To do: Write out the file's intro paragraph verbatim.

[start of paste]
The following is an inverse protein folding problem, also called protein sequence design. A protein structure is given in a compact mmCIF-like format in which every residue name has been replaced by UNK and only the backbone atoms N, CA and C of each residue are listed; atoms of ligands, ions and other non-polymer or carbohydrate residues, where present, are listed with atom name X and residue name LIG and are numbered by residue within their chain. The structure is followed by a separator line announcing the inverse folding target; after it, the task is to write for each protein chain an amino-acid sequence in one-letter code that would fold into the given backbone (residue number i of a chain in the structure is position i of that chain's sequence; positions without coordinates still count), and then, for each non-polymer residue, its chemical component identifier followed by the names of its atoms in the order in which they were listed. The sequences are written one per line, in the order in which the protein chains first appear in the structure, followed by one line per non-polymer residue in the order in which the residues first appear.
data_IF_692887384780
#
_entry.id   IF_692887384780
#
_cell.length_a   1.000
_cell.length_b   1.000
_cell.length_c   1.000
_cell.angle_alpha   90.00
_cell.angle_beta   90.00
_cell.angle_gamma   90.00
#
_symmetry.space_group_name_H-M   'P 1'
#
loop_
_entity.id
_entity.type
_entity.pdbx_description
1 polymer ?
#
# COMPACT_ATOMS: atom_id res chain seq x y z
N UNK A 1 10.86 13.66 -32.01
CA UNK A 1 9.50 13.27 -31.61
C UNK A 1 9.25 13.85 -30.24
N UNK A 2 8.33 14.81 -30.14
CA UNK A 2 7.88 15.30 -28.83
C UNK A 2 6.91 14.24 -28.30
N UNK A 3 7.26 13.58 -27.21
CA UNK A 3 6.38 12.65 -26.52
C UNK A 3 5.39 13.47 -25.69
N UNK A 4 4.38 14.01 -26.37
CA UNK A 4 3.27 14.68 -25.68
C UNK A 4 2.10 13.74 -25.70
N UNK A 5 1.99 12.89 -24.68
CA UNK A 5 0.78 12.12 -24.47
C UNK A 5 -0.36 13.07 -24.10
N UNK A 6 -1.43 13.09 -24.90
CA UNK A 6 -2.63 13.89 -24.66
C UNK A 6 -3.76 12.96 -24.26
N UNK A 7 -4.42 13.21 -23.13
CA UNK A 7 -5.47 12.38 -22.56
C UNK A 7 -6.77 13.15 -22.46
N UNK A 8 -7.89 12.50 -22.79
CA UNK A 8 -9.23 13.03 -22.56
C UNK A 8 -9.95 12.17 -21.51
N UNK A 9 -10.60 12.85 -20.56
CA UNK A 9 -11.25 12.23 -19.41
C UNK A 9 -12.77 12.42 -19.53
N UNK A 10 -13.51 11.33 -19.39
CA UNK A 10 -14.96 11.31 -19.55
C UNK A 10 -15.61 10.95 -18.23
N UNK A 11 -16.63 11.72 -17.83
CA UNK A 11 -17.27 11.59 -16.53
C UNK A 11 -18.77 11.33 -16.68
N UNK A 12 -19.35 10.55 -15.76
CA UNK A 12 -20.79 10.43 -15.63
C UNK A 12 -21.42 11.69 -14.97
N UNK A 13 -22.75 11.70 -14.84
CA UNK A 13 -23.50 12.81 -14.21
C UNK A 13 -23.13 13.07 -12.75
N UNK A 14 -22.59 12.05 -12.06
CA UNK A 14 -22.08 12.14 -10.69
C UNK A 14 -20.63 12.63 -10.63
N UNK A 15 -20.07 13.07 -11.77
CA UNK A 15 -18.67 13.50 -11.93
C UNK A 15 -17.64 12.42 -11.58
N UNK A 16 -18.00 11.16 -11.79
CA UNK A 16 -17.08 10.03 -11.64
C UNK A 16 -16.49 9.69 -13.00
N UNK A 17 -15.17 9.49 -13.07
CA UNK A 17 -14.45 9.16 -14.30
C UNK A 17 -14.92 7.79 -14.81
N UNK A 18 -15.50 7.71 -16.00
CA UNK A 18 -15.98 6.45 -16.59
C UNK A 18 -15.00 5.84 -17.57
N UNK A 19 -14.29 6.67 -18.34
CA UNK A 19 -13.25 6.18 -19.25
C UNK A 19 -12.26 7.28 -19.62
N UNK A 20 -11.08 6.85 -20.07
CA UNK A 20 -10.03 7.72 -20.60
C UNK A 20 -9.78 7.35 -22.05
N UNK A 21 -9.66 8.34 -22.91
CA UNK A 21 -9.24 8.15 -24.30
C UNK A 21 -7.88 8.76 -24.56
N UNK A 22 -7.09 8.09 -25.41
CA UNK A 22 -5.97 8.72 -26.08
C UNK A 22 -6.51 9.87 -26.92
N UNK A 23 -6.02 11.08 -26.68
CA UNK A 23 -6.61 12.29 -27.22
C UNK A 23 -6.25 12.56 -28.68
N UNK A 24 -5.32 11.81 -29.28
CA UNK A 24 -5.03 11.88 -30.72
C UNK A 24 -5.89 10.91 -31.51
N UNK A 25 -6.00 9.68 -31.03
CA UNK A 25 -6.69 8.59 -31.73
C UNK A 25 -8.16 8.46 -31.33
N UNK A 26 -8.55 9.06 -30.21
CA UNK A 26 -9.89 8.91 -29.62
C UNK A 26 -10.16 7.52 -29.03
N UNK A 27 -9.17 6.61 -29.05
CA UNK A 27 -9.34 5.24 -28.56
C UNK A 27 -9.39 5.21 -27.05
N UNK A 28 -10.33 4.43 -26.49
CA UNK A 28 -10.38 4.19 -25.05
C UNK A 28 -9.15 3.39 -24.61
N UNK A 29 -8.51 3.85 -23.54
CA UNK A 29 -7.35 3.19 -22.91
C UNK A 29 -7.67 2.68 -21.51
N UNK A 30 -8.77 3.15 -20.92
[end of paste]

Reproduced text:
The following is an inverse protein folding problem, also called protein sequence design. A protein structure is given in a compact mmCIF-like format in which every residue name has been replaced by UNK and only the backbone atoms N, CA and C of each residue are listed; atoms of ligands, ions and other non-polymer or carbohydrate residues, where present, are listed with atom name X and residue name LIG and are numbered by residue within their chain. The structure is followed by a separator line announcing the inverse folding target; after it, the task is to write for each protein chain an amino-acid sequence in one-letter code that would fold into the given backbone (residue number i of a chain in the structure is position i of that chain's sequence; positions without coordinates still count), and then, for each non-polymer residue, its chemical component identifier followed by the names of its atoms in the order in which they were listed. The sequences are written one per line, in the order in which the protein chains first appear in the structure, followed by one line per non-polymer residue in the order in which the residues first appear.